[A little digression from the ongoing exasperation of trying to understand human behavior.]
Test Tube Life
Every scientific attempt to “make” life has failed. They have all involved mixing all the right chemicals together in a test tube and waiting for life to happen. It didn’t. But haven’t we forgotten something?
Life didn’t begin in a test tube, and it didn’t involve a very brief time, like a mere human lifespan. The conditions that gave rise to life probably occurred not in Darwin’s “warm little pond”, but in a vastly greater area, like hundreds of square miles, even thousands. And they didn’t involve only one set of conditions, but probably many thousands, even millions, only one of which gave rise to life.
The truth is, we have no idea of the scale of natural “experiments” that were required to create life on early Earth. But we do know it wasn’t test tube sized. It was Earth sized, and it happened early, just tens of millions of years after Earth’s formation, when conditions were quite different from what they are today. The mixing probably happened in places cold and hot, on land and in the sea, maybe very deep, where Earth’s volcanic core creates jets of hot water. But it probably went on for many millions of years, and then, suddenly, in only one place, stuff got put together just the right way and there was life. The most primitive form of life, out of which our whole existence eventually came.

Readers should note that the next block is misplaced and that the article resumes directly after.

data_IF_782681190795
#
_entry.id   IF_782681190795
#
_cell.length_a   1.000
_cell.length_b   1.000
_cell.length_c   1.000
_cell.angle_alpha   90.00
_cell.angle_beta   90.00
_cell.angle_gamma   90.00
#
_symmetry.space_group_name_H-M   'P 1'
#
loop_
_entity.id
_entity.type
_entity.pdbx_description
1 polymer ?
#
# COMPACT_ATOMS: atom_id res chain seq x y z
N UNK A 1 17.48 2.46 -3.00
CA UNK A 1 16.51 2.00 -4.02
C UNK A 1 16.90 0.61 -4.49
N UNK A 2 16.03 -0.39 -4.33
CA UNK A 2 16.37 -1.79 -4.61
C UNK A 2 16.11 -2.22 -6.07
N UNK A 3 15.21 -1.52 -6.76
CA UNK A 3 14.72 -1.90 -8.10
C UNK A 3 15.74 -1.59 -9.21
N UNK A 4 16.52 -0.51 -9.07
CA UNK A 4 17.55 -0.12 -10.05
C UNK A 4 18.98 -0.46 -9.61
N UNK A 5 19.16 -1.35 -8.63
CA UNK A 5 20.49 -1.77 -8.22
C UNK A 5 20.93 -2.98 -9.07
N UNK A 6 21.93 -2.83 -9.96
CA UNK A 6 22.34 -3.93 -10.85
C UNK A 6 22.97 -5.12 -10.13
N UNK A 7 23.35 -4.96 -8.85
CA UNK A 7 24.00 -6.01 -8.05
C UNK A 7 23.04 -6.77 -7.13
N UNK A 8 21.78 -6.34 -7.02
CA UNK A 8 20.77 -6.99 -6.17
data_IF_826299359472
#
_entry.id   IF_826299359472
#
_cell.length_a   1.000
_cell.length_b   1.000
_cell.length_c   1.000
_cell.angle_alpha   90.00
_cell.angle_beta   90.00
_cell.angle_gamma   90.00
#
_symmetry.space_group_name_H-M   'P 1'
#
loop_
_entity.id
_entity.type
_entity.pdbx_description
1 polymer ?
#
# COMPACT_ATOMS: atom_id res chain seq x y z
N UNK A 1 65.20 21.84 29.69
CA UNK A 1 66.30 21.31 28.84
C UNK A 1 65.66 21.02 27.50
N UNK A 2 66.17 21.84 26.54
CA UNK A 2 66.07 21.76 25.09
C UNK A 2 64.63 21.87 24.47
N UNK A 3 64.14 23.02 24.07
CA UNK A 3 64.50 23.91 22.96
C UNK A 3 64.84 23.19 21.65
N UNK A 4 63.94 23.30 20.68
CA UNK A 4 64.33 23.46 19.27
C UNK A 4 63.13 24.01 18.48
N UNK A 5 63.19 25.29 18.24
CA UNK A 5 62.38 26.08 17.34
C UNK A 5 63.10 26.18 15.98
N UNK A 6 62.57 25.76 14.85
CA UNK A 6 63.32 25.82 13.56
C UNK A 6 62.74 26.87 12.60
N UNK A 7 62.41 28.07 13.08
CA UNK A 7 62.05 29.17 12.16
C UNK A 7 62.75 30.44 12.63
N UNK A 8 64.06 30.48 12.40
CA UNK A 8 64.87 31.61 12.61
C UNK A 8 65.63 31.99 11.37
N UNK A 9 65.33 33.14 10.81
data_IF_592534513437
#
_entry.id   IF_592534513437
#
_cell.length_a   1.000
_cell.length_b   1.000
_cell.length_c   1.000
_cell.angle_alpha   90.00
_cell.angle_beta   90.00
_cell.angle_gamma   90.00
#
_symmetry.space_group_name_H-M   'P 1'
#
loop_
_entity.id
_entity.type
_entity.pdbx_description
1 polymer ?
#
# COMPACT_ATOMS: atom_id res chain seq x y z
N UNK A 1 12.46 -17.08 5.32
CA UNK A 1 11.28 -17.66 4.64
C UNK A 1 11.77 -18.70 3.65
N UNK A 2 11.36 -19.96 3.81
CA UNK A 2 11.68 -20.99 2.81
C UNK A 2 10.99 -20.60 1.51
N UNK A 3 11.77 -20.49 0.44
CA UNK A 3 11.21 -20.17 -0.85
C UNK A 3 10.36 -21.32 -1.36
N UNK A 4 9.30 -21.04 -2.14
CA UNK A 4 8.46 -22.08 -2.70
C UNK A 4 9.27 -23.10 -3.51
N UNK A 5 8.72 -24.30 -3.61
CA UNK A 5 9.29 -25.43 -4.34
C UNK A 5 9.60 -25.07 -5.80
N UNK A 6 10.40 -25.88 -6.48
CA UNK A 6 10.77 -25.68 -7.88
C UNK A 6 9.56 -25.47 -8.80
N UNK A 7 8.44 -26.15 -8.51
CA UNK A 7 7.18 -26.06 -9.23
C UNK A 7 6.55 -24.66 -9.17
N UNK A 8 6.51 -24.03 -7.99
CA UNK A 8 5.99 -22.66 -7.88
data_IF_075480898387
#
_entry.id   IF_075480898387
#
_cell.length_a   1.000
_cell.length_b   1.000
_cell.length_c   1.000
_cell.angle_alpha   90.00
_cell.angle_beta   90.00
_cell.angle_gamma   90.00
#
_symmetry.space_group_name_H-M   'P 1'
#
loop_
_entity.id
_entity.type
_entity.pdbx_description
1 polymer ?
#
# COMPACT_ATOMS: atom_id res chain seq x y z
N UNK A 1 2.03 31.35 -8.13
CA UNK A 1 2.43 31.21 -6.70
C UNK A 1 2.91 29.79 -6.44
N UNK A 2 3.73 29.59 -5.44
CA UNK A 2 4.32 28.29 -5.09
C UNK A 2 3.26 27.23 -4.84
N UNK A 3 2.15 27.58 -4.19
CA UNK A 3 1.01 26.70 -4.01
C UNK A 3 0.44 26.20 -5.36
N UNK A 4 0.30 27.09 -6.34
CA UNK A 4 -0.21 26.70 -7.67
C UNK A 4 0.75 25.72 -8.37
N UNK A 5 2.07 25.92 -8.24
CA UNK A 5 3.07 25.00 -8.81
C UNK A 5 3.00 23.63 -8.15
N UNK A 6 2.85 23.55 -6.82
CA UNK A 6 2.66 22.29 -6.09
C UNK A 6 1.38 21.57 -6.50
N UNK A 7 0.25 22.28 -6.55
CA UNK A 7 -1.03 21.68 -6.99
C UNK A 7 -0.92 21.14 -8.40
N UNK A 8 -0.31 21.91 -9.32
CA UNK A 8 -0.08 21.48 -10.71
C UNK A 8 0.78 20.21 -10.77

Is it any wonder our puny test tube experiments all failed?
Life From Space
There is also the possibility that the building blocks of life arrived as part of the never ending bombardment by meteorites and comets. Think about this: a meteorite broke up near Melbourne in 1969, and numerous fragments were found and studied. They were 4.5 billion years old, about the age of Earth itself, and were well stocked with the necessary amino acids required for the formation of life. How many other such occurrences might have occurred over the tens of millions of years before Earth life formed? In the millions, no doubt.
Given the vast stretches of time evolution requires, it should not surprise us if it took tens of millions of years of “fermentation” of natural or space chemicals before a few of them hooked up in exactly the right way and eventually turned into every life form there ever was, including us.
Our One and Only Shot
But it only happened once. We know this is true because we share the very same elemental essence as every other living thing on the planet. We share more than half of our DNA with yeast, that most primitive of life forms, and we share over 98% of our DNA with chimps, and we share it with everything else! Every living thing, plant and animal alike, is built from DNA, just like us. Miraculous, all right.
But chew on this, too. Our total existence is so far only about one percent of the era in which dinosaurs lived, and they were successful for many millions of years. Yet there is more than a little evidence that in the tiny sliver of time we have been in charge we have probably created the conditions for our own extinction. A crashing asteroid killed off the dinosaurs. It looks increasingly like we’ll be killed off by our own stupidity.